Citation: Philosophy & Social Criticism
      PubDate: 2022-08-09T03:27:48Z
      DOI: 10.1177/01914537221114910
       
  • Public reason under the tree: Rawls and the African palaver

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      Authors: Fidèle Ingiyimbere
      Abstract: Philosophy & Social Criticism, Ahead of Print.
      Public reason is central to John Rawls’s political liberalism, as a mechanism for citizens to discuss about matters of common interest. Although free and equal, reasonable and rational, citizens of a democratic society disagree on their understanding of truth and right, giving rise to the fact of reasonable pluralism. Thus, Rawls works out an idea of public reason which allows citizens to argue about political matters and yet remaining divided in their comprehensive doctrines. On the other hand, African culture has developed the practice of palaver as way of dealing with social and political questions of the community. Usually held under a tree, scholars believe that the palaver is the African version of deliberative democracy. In this article, I elaborate the two ideas and compare them in order to see whether they are completely opposite or whether they can enrich each other. Thus, the first section focuses on Rawls’s idea of public reason, the second explores the palaver practice and the last section compares them.
      Citation: Philosophy & Social Criticism
      PubDate: 2022-08-07T06:30:46Z
      DOI: 10.1177/01914537221117254
       
  • Democracy, community and the supplemental plus un: Derrida’s reading of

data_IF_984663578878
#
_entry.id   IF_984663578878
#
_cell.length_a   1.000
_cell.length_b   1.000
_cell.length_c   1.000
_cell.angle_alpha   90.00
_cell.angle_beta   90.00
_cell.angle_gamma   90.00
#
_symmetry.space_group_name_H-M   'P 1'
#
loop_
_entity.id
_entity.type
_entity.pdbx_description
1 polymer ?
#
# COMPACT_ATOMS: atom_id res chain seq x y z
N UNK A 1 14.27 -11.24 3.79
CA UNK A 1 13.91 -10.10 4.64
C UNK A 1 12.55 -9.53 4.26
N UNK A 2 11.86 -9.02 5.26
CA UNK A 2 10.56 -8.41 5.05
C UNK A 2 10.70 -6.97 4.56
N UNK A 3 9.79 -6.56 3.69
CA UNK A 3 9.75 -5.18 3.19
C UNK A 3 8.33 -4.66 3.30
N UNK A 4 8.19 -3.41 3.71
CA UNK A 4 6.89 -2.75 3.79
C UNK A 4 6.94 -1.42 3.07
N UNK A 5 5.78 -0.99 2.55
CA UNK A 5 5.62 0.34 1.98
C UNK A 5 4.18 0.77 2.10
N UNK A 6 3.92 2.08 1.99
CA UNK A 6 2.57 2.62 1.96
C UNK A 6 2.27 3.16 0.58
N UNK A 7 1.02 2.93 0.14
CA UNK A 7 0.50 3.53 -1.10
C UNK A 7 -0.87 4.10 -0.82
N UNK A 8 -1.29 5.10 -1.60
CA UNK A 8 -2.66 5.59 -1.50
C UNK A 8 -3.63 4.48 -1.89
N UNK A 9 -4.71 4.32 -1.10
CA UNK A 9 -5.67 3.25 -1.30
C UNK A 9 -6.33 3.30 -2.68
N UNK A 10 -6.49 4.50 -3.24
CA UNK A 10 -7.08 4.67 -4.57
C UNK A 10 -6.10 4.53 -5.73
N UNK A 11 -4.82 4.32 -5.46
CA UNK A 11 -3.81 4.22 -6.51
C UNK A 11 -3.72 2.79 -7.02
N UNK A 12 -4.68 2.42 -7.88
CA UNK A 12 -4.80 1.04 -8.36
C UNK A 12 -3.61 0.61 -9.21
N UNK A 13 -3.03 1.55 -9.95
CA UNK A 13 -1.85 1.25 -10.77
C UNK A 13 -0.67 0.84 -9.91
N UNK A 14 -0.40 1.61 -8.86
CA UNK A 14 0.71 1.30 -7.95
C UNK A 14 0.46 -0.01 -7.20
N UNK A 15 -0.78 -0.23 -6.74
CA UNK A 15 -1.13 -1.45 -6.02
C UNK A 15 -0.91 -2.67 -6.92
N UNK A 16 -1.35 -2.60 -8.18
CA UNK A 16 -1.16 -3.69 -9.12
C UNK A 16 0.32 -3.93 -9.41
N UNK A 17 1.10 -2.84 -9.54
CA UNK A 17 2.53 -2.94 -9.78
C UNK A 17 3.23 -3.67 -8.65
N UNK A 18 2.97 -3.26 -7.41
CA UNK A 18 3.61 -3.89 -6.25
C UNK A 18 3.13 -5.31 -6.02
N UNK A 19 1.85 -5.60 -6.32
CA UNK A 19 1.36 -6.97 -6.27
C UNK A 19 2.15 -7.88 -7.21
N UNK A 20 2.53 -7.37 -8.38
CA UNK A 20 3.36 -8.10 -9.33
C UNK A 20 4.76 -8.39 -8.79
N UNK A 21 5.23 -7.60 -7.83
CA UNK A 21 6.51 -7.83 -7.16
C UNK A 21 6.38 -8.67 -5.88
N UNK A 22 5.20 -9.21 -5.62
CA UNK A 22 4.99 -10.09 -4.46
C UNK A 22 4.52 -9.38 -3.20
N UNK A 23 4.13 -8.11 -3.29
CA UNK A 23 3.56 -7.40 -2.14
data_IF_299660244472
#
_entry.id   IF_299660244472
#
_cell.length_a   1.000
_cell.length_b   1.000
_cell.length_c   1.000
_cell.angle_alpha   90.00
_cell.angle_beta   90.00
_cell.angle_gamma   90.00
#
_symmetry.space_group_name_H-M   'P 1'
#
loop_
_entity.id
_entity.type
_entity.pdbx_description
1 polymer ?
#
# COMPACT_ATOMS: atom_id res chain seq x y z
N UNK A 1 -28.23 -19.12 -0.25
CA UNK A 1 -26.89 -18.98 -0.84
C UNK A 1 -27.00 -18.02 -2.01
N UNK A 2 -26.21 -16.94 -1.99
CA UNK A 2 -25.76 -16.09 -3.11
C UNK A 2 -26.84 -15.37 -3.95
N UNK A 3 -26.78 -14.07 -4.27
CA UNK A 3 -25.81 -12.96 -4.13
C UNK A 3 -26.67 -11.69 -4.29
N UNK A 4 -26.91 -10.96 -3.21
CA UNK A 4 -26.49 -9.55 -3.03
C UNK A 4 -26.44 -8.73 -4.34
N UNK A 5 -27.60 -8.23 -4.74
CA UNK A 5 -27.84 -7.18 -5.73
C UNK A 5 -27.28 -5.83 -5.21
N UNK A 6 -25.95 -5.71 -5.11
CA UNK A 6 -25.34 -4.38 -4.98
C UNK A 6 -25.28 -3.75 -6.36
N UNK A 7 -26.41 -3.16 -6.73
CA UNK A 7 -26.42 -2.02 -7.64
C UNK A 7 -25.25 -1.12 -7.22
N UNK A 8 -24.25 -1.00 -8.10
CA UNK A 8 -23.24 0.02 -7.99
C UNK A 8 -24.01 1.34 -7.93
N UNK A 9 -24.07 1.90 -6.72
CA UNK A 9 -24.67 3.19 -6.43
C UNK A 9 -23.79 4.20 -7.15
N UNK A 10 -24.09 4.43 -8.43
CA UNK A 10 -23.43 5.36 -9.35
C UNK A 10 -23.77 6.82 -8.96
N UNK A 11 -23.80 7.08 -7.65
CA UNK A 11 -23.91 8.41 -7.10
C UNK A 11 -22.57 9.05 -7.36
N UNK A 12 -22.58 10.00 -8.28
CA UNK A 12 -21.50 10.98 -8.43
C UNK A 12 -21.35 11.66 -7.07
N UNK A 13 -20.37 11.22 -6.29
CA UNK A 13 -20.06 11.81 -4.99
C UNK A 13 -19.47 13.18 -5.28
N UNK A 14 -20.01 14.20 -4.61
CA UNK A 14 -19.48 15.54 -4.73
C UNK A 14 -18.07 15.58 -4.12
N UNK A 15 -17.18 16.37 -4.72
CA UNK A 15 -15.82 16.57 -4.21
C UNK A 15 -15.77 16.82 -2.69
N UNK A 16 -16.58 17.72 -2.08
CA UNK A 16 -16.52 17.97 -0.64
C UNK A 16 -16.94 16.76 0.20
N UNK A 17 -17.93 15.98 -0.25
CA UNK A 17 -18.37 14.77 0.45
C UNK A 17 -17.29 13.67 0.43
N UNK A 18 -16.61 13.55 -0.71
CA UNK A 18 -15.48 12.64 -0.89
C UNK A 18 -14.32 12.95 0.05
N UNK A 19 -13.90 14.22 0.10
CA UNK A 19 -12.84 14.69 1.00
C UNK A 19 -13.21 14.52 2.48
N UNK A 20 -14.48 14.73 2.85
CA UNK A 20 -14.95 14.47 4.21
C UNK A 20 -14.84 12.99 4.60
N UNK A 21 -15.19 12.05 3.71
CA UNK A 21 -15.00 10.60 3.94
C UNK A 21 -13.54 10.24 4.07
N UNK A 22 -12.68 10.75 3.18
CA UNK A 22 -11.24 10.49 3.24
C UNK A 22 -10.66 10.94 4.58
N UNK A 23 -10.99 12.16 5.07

Blanchot’s The Unavowable Community

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      Authors: Cillian Ó Fathaigh
      Abstract: Philosophy & Social Criticism, Ahead of Print.
      This article argues that Jacques Derrida’s Politics of Friendship presents an implicit but significant critique of Maurice Blanchot’s The Unavowable Community. In Blanchot’s text, the Other disrupts any sense of fusional or essentialist community. But Derrida criticises Blanchot for neglecting the need to negotiate my responsibility to infinite others. Derrida proposes a logic of the plus un, playing on this double meaning in French, where a need to count singularities (‘plus one’) disrupts the unity of community (‘no longer one’). For Derrida, this offers a greater emphasis on those outside the boundaries of constituted communities, something he finds lacking in Blanchot. I demonstrate that Derrida’s position is a challenge to an emerging xenophobic discourse in 1980s French politics. I propose, therefore, that Derrida’s difference with Blanchot is motivated as much by a political difference as a philosophical one, with Derrida judging Blanchot’s account inadequate for contemporary political concerns.